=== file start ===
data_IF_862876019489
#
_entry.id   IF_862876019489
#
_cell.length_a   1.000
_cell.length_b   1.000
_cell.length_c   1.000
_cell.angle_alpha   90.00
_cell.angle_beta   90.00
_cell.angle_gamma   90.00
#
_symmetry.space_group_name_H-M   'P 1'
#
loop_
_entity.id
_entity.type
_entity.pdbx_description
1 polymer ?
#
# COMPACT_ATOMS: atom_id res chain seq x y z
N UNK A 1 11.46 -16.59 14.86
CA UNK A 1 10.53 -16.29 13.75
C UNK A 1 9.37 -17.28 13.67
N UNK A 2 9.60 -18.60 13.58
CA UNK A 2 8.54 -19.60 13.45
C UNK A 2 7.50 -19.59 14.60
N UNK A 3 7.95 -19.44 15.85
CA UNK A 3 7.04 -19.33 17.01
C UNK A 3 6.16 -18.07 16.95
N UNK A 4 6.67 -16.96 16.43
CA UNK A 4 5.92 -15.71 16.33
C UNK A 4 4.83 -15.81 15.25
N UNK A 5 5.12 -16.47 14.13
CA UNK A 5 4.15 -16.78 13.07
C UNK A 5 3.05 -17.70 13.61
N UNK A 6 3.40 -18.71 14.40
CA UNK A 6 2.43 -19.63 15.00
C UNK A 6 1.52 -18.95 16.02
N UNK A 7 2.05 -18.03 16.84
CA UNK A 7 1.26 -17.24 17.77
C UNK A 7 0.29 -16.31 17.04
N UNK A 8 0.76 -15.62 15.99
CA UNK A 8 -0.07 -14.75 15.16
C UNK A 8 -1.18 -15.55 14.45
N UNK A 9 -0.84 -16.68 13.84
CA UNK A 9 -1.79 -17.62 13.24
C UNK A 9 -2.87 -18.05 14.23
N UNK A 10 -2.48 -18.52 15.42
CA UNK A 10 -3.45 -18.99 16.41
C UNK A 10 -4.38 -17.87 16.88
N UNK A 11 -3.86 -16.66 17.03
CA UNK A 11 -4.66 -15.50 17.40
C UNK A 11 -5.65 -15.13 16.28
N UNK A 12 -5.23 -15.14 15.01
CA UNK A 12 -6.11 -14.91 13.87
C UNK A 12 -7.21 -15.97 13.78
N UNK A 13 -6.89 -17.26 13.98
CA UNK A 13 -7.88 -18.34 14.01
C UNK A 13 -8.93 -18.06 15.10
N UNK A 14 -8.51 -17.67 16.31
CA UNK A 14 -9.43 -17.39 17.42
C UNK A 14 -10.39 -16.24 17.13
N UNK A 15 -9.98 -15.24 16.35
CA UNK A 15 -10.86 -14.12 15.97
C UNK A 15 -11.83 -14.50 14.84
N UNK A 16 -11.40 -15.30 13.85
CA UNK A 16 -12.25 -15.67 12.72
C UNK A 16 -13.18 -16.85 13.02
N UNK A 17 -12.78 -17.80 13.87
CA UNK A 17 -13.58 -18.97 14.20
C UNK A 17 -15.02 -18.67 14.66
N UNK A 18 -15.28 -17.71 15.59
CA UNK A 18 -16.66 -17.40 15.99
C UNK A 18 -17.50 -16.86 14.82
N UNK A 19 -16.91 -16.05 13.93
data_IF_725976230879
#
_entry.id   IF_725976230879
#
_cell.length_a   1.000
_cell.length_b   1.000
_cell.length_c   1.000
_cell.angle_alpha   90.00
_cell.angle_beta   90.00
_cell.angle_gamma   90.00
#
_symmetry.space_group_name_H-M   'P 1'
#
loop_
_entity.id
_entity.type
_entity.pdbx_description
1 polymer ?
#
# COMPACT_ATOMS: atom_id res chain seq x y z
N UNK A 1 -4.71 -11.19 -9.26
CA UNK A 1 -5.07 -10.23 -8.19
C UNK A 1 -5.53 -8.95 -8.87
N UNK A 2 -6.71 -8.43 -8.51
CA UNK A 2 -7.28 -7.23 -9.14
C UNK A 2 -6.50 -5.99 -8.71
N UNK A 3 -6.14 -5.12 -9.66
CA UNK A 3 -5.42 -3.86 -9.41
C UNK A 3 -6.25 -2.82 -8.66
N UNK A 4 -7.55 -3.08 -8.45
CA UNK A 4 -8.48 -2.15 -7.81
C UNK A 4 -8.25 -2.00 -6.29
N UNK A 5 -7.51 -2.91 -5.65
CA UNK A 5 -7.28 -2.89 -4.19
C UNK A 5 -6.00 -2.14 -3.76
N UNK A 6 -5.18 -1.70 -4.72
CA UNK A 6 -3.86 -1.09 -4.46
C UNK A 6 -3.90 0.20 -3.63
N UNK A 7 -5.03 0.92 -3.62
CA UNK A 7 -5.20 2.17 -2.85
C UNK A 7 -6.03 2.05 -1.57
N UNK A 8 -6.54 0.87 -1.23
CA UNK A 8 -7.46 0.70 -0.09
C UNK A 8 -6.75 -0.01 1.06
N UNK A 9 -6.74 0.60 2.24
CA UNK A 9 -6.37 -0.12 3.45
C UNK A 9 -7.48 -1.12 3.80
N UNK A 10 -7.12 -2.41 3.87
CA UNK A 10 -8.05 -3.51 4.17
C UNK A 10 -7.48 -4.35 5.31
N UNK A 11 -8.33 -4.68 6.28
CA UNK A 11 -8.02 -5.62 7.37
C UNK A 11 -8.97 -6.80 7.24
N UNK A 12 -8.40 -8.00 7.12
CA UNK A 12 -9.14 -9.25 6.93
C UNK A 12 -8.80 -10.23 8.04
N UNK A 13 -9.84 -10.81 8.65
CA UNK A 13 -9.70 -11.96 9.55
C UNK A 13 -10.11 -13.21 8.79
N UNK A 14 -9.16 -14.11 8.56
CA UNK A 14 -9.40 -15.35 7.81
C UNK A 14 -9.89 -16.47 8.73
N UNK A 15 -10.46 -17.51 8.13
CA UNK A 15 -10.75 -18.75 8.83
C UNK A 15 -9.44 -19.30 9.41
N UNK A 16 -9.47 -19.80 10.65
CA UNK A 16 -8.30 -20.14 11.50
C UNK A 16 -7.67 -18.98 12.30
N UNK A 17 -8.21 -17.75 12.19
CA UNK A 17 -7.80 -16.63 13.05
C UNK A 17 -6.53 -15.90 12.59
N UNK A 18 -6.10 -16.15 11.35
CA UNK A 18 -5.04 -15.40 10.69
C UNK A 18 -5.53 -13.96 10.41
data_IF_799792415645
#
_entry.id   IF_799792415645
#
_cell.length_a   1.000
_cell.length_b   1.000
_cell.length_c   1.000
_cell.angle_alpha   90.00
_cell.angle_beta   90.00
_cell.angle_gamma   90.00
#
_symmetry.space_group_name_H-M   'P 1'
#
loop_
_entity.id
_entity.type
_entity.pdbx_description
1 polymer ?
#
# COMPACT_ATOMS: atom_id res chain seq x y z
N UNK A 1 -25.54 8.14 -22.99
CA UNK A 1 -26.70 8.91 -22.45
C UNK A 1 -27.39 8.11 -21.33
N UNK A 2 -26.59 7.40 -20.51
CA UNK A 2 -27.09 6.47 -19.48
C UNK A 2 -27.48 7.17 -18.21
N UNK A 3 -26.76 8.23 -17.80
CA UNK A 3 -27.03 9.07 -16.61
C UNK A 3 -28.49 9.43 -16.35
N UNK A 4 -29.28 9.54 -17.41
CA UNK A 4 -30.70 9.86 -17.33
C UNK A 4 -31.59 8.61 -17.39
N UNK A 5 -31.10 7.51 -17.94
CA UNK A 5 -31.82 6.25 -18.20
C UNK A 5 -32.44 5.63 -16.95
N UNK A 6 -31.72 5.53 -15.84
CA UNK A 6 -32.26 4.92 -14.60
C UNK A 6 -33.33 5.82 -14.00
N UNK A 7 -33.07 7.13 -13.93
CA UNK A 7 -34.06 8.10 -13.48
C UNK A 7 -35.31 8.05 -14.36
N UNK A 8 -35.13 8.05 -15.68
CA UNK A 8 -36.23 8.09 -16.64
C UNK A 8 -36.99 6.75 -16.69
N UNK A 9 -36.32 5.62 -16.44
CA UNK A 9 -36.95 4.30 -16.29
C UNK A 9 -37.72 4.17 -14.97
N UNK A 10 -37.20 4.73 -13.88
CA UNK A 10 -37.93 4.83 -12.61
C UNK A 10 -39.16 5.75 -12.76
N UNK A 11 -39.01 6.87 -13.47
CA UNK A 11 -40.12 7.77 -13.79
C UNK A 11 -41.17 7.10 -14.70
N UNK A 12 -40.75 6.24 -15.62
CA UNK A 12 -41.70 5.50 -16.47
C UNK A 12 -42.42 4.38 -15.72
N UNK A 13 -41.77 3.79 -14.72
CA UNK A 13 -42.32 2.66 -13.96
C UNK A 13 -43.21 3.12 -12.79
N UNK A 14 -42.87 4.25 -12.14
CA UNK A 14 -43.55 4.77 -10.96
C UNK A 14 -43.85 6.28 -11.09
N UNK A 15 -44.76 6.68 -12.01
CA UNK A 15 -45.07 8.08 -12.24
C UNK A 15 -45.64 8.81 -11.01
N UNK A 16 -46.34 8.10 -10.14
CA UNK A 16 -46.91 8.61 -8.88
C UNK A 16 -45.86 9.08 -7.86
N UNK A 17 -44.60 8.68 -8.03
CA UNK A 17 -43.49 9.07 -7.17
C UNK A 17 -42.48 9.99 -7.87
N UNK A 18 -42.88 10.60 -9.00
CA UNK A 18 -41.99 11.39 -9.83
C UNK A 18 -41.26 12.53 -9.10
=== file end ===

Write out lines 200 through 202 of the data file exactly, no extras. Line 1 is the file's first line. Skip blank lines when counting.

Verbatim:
N UNK A 11 -39.01 6.87 -13.47
CA UNK A 11 -40.12 7.77 -13.79
C UNK A 11 -41.17 7.10 -14.70